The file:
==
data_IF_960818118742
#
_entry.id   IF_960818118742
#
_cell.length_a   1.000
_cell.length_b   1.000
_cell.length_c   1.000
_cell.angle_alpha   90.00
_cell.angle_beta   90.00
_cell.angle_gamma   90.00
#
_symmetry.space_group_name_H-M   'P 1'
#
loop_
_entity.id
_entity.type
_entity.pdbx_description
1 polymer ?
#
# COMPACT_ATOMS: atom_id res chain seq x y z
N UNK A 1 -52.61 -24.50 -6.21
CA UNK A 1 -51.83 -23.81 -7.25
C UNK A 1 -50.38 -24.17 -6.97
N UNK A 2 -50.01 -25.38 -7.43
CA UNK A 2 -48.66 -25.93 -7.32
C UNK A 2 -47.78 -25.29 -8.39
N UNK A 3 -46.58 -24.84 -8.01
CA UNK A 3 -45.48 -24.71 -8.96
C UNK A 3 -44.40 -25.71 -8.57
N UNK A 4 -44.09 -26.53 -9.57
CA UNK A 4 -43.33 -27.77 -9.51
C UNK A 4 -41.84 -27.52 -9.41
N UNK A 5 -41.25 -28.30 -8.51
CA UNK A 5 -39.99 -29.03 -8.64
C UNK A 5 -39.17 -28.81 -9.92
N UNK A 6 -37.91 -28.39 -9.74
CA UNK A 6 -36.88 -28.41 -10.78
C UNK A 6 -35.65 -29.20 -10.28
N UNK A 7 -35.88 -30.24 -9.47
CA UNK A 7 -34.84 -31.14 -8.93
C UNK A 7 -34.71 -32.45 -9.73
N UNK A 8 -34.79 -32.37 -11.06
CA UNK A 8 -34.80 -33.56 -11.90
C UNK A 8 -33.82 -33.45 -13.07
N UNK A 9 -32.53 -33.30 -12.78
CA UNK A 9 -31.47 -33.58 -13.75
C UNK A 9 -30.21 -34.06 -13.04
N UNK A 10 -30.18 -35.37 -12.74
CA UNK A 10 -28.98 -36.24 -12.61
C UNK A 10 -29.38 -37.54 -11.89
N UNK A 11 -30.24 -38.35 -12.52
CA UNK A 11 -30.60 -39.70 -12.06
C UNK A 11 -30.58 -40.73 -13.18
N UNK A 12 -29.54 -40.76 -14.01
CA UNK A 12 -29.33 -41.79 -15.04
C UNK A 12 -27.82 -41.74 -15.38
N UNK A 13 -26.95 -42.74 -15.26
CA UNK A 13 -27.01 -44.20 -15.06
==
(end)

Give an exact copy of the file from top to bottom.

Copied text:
data_IF_960818118742
#
_entry.id   IF_960818118742
#
_cell.length_a   1.000
_cell.length_b   1.000
_cell.length_c   1.000
_cell.angle_alpha   90.00
_cell.angle_beta   90.00
_cell.angle_gamma   90.00
#
_symmetry.space_group_name_H-M   'P 1'
#
loop_
_entity.id
_entity.type
_entity.pdbx_description
1 polymer ?
#
# COMPACT_ATOMS: atom_id res chain seq x y z
N UNK A 1 -52.61 -24.50 -6.21
CA UNK A 1 -51.83 -23.81 -7.25
C UNK A 1 -50.38 -24.17 -6.97
N UNK A 2 -50.01 -25.38 -7.43
CA UNK A 2 -48.66 -25.93 -7.32
C UNK A 2 -47.78 -25.29 -8.39
N UNK A 3 -46.58 -24.84 -8.01
CA UNK A 3 -45.48 -24.71 -8.96
C UNK A 3 -44.40 -25.71 -8.57
N UNK A 4 -44.09 -26.53 -9.57
CA UNK A 4 -43.33 -27.77 -9.51
C UNK A 4 -41.84 -27.52 -9.41
N UNK A 5 -41.25 -28.30 -8.51
CA UNK A 5 -39.99 -29.03 -8.64
C UNK A 5 -39.17 -28.81 -9.92
N UNK A 6 -37.91 -28.39 -9.74
CA UNK A 6 -36.88 -28.41 -10.78
C UNK A 6 -35.65 -29.20 -10.28
N UNK A 7 -35.88 -30.24 -9.47
CA UNK A 7 -34.84 -31.14 -8.93
C UNK A 7 -34.71 -32.45 -9.73
N UNK A 8 -34.79 -32.37 -11.06
CA UNK A 8 -34.80 -33.56 -11.90
C UNK A 8 -33.82 -33.45 -13.07
N UNK A 9 -32.53 -33.30 -12.78
CA UNK A 9 -31.47 -33.58 -13.75
C UNK A 9 -30.21 -34.06 -13.04
N UNK A 10 -30.18 -35.37 -12.74
CA UNK A 10 -28.98 -36.24 -12.61
C UNK A 10 -29.38 -37.54 -11.89
N UNK A 11 -30.24 -38.35 -12.52
CA UNK A 11 -30.60 -39.70 -12.06
C UNK A 11 -30.58 -40.73 -13.18
N UNK A 12 -29.54 -40.76 -14.01
CA UNK A 12 -29.33 -41.79 -15.04
C UNK A 12 -27.82 -41.74 -15.38
N UNK A 13 -26.95 -42.74 -15.26
CA UNK A 13 -27.01 -44.20 -15.06